09/27/2012 04:52 pm ET Updated Dec 06, 2017

Virtual or Traditional Career Fairs?

In years past, it was not uncommon for a job seeker to put on their best suit, print resumes, attend a career fair, and perhaps leave with an interview, or even a job offer. Anyone who has attended a career fair lately will tell you that it hasn't happened that way for them. The truth is, there are a variety of reasons why employers no longer are able to offer jobs or interviews on the spot, and I thought I would spend some time explaining why that is the case.

First, employers are obligated to do background, drug, education, and reference checks long before they can extend an offer. Imagine if they hired someone who has a criminal record, and only found out after they started work. Also, they need to show that all applicants have equal access to the jobs they have posted, and therefore ask that everyone apply online. If an employer does any work with the government, they need to show that they are doing what is necessary to make the jobs are accessible and available to veterans for OFFCP compliance.

Is this the best way for employers and job seekers to connect?


So if employers are no longer interviewing, or hiring at the traditional career fairs, what is really being accomplished? Truth is, not much at all outside of a branding opportunity, and at best a resume handoff.

That is why in my opinion virtual career fairs will soon become the standard model for employers and job seekers to have that initial interaction. There are tremendous benefits to a virtual career fair for both the job seeker and employer such as being able to recruit nationwide in a few hours, reduce travel costs, and job seekers are already online which is where employers need them to apply anyway. Virtual means equal access to all regardless of where they are located, and for the job seeker who may have difficulty getting to and from a traditional career fair, it really levels the playing field.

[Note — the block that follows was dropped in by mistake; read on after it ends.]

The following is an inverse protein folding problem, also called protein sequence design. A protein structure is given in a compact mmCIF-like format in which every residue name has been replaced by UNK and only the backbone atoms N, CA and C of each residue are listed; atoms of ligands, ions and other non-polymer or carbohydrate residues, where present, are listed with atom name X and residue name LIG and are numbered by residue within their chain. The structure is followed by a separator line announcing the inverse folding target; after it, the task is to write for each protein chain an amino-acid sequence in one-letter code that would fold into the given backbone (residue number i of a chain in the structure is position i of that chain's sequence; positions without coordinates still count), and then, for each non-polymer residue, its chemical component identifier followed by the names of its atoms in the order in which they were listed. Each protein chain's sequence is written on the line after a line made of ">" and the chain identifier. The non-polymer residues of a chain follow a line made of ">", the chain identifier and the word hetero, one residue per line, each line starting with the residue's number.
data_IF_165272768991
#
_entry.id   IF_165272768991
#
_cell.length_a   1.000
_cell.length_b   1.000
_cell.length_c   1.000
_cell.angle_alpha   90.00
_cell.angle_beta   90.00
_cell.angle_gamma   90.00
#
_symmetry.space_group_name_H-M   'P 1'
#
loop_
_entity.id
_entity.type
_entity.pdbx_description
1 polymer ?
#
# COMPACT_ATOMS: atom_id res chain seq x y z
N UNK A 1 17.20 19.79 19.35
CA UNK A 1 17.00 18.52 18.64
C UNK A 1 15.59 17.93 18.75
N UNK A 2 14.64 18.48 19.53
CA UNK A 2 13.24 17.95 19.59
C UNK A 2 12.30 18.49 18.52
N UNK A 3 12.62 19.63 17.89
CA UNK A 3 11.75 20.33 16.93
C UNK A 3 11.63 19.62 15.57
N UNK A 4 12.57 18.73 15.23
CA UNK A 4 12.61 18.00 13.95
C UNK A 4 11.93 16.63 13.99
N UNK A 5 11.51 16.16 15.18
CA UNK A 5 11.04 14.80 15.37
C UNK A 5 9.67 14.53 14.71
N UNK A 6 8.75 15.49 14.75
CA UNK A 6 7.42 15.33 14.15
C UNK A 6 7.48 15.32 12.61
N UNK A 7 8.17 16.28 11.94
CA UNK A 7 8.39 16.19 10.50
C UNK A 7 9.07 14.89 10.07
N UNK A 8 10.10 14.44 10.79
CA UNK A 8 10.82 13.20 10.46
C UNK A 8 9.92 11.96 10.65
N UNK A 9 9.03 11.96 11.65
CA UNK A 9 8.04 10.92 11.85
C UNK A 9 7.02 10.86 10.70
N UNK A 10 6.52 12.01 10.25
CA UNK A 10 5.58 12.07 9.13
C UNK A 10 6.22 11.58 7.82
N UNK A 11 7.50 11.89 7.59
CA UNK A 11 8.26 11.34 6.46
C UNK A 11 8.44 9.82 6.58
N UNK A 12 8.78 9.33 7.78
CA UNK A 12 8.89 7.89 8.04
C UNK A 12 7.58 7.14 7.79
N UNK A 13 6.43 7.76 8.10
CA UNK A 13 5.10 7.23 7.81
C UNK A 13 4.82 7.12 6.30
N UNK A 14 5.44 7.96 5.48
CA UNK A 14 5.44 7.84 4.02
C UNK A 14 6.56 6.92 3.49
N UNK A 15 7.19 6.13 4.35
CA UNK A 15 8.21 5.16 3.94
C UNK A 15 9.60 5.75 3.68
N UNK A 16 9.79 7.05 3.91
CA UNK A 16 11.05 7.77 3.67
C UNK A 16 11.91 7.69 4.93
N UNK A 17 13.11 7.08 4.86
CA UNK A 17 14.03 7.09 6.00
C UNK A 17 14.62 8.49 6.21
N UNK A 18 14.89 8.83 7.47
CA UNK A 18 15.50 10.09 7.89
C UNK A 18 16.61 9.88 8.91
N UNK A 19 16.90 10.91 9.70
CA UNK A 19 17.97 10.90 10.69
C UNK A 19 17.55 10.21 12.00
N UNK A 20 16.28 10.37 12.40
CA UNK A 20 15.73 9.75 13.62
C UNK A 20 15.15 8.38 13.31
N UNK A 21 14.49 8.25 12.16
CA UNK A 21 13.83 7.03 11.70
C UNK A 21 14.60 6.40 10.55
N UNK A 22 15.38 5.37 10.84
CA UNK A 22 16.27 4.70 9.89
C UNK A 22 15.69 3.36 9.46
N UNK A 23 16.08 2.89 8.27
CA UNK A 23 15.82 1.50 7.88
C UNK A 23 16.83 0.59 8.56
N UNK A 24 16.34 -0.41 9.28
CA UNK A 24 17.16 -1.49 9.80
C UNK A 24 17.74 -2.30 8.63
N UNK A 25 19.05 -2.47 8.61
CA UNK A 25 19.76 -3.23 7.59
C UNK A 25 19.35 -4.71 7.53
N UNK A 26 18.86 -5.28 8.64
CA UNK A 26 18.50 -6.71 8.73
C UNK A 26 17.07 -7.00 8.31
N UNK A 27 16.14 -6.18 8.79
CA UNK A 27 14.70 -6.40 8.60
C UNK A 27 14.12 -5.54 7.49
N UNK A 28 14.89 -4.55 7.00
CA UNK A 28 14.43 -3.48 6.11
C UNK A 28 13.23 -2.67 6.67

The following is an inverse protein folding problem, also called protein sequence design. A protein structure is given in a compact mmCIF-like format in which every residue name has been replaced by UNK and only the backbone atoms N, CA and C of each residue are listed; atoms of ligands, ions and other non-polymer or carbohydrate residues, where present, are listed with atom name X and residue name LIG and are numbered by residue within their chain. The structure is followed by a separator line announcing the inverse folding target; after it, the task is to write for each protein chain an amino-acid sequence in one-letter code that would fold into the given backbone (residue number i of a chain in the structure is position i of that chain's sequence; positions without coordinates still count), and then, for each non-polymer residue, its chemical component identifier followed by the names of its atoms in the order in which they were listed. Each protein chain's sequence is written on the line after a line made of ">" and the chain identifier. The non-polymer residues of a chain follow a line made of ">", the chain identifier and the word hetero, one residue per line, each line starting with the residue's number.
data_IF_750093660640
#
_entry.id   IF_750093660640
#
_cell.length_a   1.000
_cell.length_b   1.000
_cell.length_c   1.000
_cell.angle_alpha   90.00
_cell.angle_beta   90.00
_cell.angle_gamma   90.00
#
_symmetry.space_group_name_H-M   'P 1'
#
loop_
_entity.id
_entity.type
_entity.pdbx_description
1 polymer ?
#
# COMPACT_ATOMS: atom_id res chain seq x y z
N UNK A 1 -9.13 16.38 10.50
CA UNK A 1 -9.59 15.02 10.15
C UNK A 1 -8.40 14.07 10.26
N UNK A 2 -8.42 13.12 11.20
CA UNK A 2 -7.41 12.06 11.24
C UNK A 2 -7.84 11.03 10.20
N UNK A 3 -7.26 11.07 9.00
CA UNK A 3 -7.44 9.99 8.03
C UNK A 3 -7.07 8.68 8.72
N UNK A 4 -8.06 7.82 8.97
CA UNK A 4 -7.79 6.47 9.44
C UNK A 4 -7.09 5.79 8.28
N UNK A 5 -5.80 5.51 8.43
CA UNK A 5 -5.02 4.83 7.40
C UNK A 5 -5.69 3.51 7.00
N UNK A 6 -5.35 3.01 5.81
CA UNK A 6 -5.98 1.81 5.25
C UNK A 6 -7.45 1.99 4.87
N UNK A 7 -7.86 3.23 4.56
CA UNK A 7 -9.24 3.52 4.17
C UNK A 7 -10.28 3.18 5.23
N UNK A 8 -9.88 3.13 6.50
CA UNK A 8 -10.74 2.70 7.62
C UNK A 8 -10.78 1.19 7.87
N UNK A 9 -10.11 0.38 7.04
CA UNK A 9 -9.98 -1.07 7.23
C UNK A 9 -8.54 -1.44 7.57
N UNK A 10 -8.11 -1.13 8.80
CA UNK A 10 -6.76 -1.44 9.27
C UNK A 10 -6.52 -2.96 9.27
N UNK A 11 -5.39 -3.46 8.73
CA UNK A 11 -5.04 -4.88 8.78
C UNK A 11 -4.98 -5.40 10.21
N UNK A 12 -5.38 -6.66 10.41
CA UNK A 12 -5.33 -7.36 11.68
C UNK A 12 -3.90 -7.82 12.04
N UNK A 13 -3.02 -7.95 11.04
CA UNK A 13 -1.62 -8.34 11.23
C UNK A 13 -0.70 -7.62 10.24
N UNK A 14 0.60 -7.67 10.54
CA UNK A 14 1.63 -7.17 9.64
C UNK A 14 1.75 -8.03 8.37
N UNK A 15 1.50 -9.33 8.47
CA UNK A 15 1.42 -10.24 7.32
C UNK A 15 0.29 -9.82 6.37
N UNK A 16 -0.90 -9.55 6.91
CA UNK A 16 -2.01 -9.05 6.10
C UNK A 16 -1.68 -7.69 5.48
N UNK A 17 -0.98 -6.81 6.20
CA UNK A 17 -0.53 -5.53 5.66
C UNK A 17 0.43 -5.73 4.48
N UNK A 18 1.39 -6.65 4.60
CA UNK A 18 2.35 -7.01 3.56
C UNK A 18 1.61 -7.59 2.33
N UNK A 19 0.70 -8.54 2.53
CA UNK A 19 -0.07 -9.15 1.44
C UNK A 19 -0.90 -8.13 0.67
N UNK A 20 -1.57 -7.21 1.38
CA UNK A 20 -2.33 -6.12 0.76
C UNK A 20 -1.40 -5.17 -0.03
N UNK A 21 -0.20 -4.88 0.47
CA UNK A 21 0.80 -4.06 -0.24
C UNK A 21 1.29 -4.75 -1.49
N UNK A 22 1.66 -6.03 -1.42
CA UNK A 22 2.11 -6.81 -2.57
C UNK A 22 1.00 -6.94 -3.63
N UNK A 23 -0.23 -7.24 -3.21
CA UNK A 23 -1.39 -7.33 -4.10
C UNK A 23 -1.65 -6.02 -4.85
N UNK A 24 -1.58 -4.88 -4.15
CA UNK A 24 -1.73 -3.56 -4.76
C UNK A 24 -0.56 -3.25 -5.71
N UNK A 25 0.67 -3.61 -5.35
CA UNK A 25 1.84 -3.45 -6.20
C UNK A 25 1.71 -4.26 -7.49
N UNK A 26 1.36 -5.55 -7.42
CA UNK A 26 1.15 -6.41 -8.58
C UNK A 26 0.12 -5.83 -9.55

In 2008 I started a company called Milicruit which was designed to bring employers, veterans, and military spouses together in our virtual career fairs. In just four years, more than 11,000 veterans were hired, and more than 300 Fortune 1,000 employers participated in our events.

The term 'virtual career fair' gets tossed around quite loosely, but if you take a look at some of the true virtual career fair providers in the marketplace, you will see they are becoming widely accepted as an efficient and effective way for job seekers and employers to meet and interact in real time, and from the comfort and convenience of their home or office.

So when considering your career fair strategy be it on campus, or perhaps for our military, ask yourself just a few simple questions before signing on:

1. What am I hoping to accomplish at the career fair?
2. Can I accept resumes, interview, or hire on the spot?

If you are unable to answer yes to at least the second question, there is absolutely no reason to not consider virtual instead.